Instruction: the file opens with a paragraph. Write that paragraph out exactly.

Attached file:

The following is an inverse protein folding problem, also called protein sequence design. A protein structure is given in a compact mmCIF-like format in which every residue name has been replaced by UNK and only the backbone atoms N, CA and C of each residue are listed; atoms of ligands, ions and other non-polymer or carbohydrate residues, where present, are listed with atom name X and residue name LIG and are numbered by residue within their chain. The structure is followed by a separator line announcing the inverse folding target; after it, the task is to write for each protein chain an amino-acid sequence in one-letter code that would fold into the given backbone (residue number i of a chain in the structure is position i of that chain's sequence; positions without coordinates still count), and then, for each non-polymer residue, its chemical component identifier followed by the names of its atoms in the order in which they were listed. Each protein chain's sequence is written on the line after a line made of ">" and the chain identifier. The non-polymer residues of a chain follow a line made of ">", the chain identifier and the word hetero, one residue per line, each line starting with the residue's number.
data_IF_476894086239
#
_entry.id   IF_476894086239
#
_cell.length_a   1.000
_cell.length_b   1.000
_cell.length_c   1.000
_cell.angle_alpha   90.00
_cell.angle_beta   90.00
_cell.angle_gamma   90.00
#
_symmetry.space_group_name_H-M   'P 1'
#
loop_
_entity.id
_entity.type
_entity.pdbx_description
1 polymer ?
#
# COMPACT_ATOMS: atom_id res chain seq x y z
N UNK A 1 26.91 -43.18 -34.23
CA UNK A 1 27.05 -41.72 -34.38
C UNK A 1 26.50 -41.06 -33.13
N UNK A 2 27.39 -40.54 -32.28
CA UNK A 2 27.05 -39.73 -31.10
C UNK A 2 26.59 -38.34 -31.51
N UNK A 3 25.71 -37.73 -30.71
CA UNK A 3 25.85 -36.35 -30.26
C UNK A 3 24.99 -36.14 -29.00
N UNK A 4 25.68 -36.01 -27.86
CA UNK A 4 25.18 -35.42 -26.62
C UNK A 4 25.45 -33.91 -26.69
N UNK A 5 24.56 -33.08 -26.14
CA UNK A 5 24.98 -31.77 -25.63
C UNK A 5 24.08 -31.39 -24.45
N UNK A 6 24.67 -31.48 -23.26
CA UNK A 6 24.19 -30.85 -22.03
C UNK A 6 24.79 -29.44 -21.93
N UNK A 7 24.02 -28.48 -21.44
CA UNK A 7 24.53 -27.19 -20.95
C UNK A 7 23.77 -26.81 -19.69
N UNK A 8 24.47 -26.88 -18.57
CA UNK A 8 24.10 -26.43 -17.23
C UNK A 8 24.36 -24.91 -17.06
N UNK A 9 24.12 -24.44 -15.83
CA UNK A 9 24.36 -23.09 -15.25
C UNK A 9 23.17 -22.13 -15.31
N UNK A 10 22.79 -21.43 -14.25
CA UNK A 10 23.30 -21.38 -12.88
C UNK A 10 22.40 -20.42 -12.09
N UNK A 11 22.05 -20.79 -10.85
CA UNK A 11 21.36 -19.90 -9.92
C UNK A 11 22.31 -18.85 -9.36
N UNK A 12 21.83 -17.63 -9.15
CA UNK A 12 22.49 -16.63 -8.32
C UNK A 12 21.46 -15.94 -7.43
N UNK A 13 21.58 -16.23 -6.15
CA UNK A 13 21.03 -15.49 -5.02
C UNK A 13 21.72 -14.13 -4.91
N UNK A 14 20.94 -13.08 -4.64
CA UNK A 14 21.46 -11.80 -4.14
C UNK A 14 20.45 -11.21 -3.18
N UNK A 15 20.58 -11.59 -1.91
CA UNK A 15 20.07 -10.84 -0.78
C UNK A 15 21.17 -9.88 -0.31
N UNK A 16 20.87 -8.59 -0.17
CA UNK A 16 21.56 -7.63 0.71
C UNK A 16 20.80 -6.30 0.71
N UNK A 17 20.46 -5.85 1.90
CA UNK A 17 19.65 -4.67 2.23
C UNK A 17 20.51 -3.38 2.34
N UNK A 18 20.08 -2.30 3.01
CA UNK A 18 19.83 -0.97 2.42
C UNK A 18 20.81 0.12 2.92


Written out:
The following is an inverse protein folding problem, also called protein sequence design. A protein structure is given in a compact mmCIF-like format in which every residue name has been replaced by UNK and only the backbone atoms N, CA and C of each residue are listed; atoms of ligands, ions and other non-polymer or carbohydrate residues, where present, are listed with atom name X and residue name LIG and are numbered by residue within their chain. The structure is followed by a separator line announcing the inverse folding target; after it, the task is to write for each protein chain an amino-acid sequence in one-letter code that would fold into the given backbone (residue number i of a chain in the structure is position i of that chain's sequence; positions without coordinates still count), and then, for each non-polymer residue, its chemical component identifier followed by the names of its atoms in the order in which they were listed. Each protein chain's sequence is written on the line after a line made of ">" and the chain identifier. The non-polymer residues of a chain follow a line made of ">", the chain identifier and the word hetero, one residue per line, each line starting with the residue's number.